What does Nancy Ruth do? We are told by one unnamed Senator that we “Do not have the first clue about Parliamentary life and public life in general”?

Nancy Ruth


I wonder if Ms. Ruth has the same opinion?

This same source sniffed at the auditors looking into expense claims. Going on to say, “they are bean counters and they work in a very narrow environment”. Yes they do. Thankfully for the Canadian taxpayer. For they are not counting beans but dollars. Dollars that to Senators, are about as worthless as beans.

So, here’s to Ms Ruth. Anytime I fly to Europe again, I shall be thinking of her and her extra meals, paid courtesy of the Canadian Taxpayer. Looking at her; Canada’s first openly lesbian Senator.

She has had over ten years, of the pork barrel. In that time what has she actually achieved? Not very much it seems?

The only thing I could see was; “in 2010, Nancy Ruth took credit for the Throne Speech‘s including a proposal to study changing the line of “O Canada” from “all thy sons command” to “thou dost in us command”, the original wording. Intense publicbacklash caused the Prime Minister’s Office to announce the issue had been dropped from consideration6] “.

Maybe this failure, caused her to take it out on the taxpayer? Determined to seek revenge for this slight, she is extra billing and double dipping, in some sort of fury at being rejected? Who knows? Maybe it’s none of that? Perhaps, it is just plain piggy, Like the rest of the piggies, that run government.

She has all the trappings of the well-heeled. The designer jacket and jet earrings. The progressive bifocals, a touch of lipstick underneath a grizzled countenance.

For none of us would begrudge her a decent meal, as she flies around the country putting wrongs to rights. Another meal, on top of what the taxpayer is already going to pay for. When she travels first or business class. For she is right. “Ice-cold Camembert and broken crackers”, is positively insulting, toward such an august member of the Canadian establishment?

Maybe she might have just asked a flight attendant to run that Camembert under the microwave for a few seconds? Or for some crackers that were not broken? But like a dummy she kept quiet. Then upon descending, went and scarfed down another meal, before leaving the terminal?How did it actually go Ms Ruth? Enlighten us poor sinners.

Austerity is for others, not for Canadian Senators.

We hear the angel’s trumpet, as Ms Ruth travels the highways and byways. Seeking out some other anthem injustice. It is rarefied air up there in the high-flying ethers, for sure.

Writing 101- Unlocking the mind …

You write because you have an idea in your mind that feels so genuine, so important, so true. And yet, by the time this idea passes through the different filters of your mind, and into your hand, and onto the page or computer screen — it becomes distorted, and it’s been diminished. The writing you end up with is an approximation, if you’re lucky, of whatever it was you really wanted to say.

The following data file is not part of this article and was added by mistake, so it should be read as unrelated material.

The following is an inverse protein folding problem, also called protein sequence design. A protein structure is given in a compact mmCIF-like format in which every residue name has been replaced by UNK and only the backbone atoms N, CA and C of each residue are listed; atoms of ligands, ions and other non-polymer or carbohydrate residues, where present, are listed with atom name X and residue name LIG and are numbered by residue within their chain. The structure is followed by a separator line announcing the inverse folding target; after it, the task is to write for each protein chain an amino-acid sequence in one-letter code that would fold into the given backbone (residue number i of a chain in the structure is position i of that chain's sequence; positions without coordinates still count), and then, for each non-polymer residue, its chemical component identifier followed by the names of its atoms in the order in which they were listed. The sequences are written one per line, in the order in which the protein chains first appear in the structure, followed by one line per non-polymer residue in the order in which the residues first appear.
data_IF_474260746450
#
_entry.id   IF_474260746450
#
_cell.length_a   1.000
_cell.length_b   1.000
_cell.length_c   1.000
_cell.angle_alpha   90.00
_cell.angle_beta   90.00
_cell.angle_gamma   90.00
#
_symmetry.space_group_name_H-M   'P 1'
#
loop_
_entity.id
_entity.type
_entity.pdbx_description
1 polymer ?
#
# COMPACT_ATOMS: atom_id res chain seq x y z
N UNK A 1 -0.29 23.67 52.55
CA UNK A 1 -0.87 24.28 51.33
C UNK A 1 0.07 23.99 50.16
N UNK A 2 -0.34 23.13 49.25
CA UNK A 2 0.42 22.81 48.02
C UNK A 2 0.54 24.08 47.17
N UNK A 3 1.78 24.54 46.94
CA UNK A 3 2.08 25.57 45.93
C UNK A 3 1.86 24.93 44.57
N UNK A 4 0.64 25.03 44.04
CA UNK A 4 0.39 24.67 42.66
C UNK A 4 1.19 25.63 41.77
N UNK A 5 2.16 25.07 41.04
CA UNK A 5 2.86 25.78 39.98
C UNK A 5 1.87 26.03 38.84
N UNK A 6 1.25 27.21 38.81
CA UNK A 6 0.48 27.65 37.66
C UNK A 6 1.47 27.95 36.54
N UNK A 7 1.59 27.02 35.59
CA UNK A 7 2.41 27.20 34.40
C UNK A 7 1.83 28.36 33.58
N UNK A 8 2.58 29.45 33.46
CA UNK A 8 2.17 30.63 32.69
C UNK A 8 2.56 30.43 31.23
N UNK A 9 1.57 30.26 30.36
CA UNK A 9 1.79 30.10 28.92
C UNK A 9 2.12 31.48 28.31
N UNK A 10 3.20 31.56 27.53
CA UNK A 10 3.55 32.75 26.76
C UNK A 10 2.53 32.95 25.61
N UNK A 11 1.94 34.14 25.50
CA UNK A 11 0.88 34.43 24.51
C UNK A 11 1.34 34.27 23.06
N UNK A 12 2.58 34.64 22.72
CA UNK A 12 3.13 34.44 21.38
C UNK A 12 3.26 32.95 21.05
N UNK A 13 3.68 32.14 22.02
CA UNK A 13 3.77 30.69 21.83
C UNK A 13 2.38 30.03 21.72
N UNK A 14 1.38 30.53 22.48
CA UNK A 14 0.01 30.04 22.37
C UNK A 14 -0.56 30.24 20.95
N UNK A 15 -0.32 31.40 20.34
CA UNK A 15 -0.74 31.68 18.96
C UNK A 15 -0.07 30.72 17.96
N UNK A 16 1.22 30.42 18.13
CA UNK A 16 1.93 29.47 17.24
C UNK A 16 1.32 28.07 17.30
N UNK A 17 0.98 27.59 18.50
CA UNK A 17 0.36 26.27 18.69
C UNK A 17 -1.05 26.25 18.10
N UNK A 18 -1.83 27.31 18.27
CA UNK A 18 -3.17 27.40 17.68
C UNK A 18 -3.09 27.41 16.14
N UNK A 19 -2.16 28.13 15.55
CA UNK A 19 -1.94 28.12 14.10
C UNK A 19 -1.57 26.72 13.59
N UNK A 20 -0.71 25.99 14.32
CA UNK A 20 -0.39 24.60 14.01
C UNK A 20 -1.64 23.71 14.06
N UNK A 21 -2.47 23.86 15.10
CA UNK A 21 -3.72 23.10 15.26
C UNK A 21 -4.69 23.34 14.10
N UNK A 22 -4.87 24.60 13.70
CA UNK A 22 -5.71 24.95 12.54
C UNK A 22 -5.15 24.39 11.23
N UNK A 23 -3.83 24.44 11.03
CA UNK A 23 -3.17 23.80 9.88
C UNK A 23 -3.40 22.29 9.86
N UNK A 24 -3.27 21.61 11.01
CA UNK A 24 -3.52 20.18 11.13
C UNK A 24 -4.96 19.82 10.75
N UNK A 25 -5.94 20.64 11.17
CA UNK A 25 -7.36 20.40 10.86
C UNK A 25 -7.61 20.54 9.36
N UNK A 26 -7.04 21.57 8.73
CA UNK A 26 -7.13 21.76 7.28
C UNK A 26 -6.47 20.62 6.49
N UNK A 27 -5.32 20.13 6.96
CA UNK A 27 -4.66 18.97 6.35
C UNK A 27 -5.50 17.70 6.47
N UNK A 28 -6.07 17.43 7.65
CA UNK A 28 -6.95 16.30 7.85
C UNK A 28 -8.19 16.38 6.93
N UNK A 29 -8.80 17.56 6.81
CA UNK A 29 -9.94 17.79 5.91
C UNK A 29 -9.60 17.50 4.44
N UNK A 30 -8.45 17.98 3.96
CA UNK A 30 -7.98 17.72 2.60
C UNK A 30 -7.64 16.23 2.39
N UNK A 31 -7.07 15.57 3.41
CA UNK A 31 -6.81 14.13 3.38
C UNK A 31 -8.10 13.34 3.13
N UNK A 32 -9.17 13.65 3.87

– Author Khaled Hosseini, “How to Write,” the Atlantic

The first assignment asks the participant to just write for twenty minutes. A seemingly simple task?

Living in western Canada. For the last day or so, I’ve been somewhat perturbed or pre-occupied by something that appeared in our national press on Saturday. A quote from one Canadian Senator, concerning airline food. Her opinion was that airline food was “bad”. Which justified her billing the Canadian public for the expense of another meal. Ostensibly, to replace the aforesaid airline food.

Senator Ruth, actually said that being served “Ice-cold Camembert and broken crackers”. Was unacceptable to her, thus the replacement meal at taxpayers expense.

Why has this struck a chord with myself and others across the country?

Well, there are a few levels to consider.Firstly, I do not consider myself a world traveller. Yet since the 1960’s I have taken enough trans-continental flights to have some experience of airline food. These flights have always been taken in economy class. A couple of times because of being a solo passenger, it resulted in being bumped up to another class. Just once or twice.

In economy class, the food was never wonderful. Yet it was adequate. Actually, I learned long ago that when booking a ticket to order a special dietary meal. Usually I ask for a vegetarian one. But there is a list to choose from. One may be Halal, Vegan or Sikh among others like Nut-free.

That is my first tip to travelling. I always confirm this at the desk, when booking in. It means among other things that you are usually served first before the general cabin population. Years ago, being a vegetarian meant sumptuous repast. It was as if the airline was afraid that the lack of animal protein, meant the passenger was about to keel over and expire? So, they always did it right. These days of cutbacks to passenger comfort. means less leg room and food or beverage service. Means that the meals have become smaller and less diverse. A vegetarian meal has started to become predictable. Like all the other meals they are served on plastic plates. No more china and silverware for you chappies in economy. After all, there is always the possibility, you will attempt to hi-jack, or whatever?